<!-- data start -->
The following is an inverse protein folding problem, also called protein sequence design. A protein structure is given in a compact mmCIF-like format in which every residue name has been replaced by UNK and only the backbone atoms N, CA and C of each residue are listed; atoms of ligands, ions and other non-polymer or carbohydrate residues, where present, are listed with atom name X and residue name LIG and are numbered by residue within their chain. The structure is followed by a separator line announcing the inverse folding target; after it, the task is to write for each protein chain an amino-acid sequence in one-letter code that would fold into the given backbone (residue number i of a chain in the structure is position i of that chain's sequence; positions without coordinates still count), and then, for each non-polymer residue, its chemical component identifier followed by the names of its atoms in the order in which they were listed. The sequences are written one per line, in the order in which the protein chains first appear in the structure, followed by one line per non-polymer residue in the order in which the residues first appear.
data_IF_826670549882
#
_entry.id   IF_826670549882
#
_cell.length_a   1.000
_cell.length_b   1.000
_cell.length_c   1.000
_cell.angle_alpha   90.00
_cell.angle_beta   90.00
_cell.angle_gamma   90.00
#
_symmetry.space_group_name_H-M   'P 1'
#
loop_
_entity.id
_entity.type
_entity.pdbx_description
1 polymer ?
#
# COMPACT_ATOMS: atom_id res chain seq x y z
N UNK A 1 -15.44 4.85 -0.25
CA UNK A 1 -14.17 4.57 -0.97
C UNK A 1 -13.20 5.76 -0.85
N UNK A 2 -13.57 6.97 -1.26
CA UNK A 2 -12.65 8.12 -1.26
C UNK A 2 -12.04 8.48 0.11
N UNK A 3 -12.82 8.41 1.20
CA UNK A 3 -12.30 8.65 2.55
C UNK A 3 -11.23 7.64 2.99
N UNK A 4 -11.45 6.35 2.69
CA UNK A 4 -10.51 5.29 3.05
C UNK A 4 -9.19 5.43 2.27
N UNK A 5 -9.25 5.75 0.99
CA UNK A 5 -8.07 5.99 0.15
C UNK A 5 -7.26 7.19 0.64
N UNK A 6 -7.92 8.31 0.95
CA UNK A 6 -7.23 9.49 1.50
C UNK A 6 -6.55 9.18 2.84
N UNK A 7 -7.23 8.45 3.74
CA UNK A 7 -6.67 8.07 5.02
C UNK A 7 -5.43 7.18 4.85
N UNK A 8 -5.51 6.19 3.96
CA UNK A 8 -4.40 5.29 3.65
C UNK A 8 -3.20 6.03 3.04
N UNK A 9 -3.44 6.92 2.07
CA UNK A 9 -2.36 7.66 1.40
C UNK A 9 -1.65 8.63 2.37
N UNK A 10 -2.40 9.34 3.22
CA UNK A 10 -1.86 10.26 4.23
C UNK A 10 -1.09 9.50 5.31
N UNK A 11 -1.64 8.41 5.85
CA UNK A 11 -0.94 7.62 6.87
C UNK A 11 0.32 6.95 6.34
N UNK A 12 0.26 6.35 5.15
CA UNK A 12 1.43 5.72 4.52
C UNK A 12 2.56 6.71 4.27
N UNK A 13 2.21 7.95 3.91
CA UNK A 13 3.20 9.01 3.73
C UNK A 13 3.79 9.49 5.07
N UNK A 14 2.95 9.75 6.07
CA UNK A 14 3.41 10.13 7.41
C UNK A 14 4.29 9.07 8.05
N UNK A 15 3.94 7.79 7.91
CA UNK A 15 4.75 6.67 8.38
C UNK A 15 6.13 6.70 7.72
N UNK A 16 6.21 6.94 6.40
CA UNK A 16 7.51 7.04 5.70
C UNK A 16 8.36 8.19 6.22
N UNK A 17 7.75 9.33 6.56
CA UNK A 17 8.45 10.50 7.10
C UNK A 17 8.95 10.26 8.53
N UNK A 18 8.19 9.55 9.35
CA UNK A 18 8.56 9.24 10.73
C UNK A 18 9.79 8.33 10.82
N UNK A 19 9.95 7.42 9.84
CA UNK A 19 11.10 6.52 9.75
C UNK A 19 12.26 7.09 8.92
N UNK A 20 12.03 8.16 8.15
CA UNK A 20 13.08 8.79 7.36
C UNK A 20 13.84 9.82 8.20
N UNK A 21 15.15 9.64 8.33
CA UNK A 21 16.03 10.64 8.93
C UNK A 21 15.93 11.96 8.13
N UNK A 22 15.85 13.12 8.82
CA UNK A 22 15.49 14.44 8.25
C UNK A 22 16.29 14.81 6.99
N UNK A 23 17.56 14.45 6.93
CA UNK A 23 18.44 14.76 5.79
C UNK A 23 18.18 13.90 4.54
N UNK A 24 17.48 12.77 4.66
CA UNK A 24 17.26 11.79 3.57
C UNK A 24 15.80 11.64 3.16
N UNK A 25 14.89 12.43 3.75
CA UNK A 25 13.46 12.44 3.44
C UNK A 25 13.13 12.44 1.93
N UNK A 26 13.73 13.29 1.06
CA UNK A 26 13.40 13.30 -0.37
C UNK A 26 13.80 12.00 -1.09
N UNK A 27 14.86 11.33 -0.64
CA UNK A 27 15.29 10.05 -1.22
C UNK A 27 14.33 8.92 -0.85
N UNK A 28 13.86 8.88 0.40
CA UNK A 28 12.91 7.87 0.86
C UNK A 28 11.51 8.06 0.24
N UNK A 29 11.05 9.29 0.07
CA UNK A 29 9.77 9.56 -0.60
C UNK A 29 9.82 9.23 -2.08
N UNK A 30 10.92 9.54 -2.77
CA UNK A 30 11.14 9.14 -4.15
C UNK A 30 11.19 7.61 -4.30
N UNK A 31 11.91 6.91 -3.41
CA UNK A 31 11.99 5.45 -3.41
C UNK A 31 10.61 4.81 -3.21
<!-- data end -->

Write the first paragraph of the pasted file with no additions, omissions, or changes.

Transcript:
The following is an inverse protein folding problem, also called protein sequence design. A protein structure is given in a compact mmCIF-like format in which every residue name has been replaced by UNK and only the backbone atoms N, CA and C of each residue are listed; atoms of ligands, ions and other non-polymer or carbohydrate residues, where present, are listed with atom name X and residue name LIG and are numbered by residue within their chain. The structure is followed by a separator line announcing the inverse folding target; after it, the task is to write for each protein chain an amino-acid sequence in one-letter code that would fold into the given backbone (residue number i of a chain in the structure is position i of that chain's sequence; positions without coordinates still count), and then, for each non-polymer residue, its chemical component identifier followed by the names of its atoms in the order in which they were listed. The sequences are written one per line, in the order in which the protein chains first appear in the structure, followed by one line per non-polymer residue in the order in which the residues first appear.